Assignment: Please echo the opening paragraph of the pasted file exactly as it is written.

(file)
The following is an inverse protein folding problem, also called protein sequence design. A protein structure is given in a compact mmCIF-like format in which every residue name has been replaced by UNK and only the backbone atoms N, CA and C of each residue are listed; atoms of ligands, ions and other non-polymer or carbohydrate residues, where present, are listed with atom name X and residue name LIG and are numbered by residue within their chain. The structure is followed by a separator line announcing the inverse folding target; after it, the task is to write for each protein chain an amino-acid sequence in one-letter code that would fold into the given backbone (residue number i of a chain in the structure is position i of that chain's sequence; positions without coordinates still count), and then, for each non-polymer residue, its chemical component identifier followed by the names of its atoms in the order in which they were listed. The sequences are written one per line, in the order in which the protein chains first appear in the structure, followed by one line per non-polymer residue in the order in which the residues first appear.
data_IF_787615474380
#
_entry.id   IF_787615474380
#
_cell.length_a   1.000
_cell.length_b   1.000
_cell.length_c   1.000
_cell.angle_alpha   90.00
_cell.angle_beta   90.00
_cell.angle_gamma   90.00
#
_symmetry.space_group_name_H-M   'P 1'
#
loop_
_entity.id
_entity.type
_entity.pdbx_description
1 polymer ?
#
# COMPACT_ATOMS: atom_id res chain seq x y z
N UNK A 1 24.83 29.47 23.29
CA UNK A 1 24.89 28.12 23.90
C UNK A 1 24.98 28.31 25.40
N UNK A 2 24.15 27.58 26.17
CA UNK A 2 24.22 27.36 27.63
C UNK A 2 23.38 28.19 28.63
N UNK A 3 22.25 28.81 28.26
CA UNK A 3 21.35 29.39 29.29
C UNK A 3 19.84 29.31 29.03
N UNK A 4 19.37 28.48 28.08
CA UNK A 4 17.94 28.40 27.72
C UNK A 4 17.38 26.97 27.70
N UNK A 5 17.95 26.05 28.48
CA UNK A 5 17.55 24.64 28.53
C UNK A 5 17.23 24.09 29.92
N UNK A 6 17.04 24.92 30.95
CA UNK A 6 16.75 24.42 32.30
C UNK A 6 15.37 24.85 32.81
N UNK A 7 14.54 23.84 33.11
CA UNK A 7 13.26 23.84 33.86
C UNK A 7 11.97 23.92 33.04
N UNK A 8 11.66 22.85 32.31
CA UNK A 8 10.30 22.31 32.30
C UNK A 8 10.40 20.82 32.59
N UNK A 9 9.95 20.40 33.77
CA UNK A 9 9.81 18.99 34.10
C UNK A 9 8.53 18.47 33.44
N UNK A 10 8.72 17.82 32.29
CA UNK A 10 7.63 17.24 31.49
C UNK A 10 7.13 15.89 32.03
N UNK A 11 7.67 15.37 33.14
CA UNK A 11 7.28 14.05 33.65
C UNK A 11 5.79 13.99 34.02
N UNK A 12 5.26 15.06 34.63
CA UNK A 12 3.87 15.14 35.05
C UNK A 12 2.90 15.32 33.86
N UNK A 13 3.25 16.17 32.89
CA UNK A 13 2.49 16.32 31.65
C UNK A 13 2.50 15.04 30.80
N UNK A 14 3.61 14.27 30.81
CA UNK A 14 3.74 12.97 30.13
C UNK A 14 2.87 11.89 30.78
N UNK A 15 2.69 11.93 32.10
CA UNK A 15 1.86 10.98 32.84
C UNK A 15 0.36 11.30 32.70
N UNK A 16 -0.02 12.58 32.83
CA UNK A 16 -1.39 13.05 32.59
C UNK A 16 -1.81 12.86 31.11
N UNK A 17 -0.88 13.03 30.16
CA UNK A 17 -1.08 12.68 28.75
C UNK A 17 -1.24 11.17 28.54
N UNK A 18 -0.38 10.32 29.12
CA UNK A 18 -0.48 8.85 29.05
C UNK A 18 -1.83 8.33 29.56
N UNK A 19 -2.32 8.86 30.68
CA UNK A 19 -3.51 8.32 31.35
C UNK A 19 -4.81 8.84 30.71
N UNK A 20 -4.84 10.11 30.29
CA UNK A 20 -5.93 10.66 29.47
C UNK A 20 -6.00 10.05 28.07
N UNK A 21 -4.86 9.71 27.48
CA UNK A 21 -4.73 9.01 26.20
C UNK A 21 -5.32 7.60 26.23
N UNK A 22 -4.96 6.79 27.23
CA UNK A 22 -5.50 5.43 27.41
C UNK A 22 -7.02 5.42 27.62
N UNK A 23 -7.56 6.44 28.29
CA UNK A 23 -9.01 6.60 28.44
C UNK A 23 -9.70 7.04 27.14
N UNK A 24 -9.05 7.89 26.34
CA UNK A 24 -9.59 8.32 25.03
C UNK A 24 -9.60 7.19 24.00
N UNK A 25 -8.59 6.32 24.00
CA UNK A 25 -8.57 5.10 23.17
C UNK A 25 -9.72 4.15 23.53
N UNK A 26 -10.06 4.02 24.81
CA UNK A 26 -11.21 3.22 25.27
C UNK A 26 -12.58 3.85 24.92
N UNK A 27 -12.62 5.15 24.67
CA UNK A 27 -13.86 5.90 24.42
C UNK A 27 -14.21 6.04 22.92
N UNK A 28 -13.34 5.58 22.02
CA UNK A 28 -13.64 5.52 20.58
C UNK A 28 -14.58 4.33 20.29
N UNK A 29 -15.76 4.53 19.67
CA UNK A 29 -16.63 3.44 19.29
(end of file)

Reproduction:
The following is an inverse protein folding problem, also called protein sequence design. A protein structure is given in a compact mmCIF-like format in which every residue name has been replaced by UNK and only the backbone atoms N, CA and C of each residue are listed; atoms of ligands, ions and other non-polymer or carbohydrate residues, where present, are listed with atom name X and residue name LIG and are numbered by residue within their chain. The structure is followed by a separator line announcing the inverse folding target; after it, the task is to write for each protein chain an amino-acid sequence in one-letter code that would fold into the given backbone (residue number i of a chain in the structure is position i of that chain's sequence; positions without coordinates still count), and then, for each non-polymer residue, its chemical component identifier followed by the names of its atoms in the order in which they were listed. The sequences are written one per line, in the order in which the protein chains first appear in the structure, followed by one line per non-polymer residue in the order in which the residues first appear.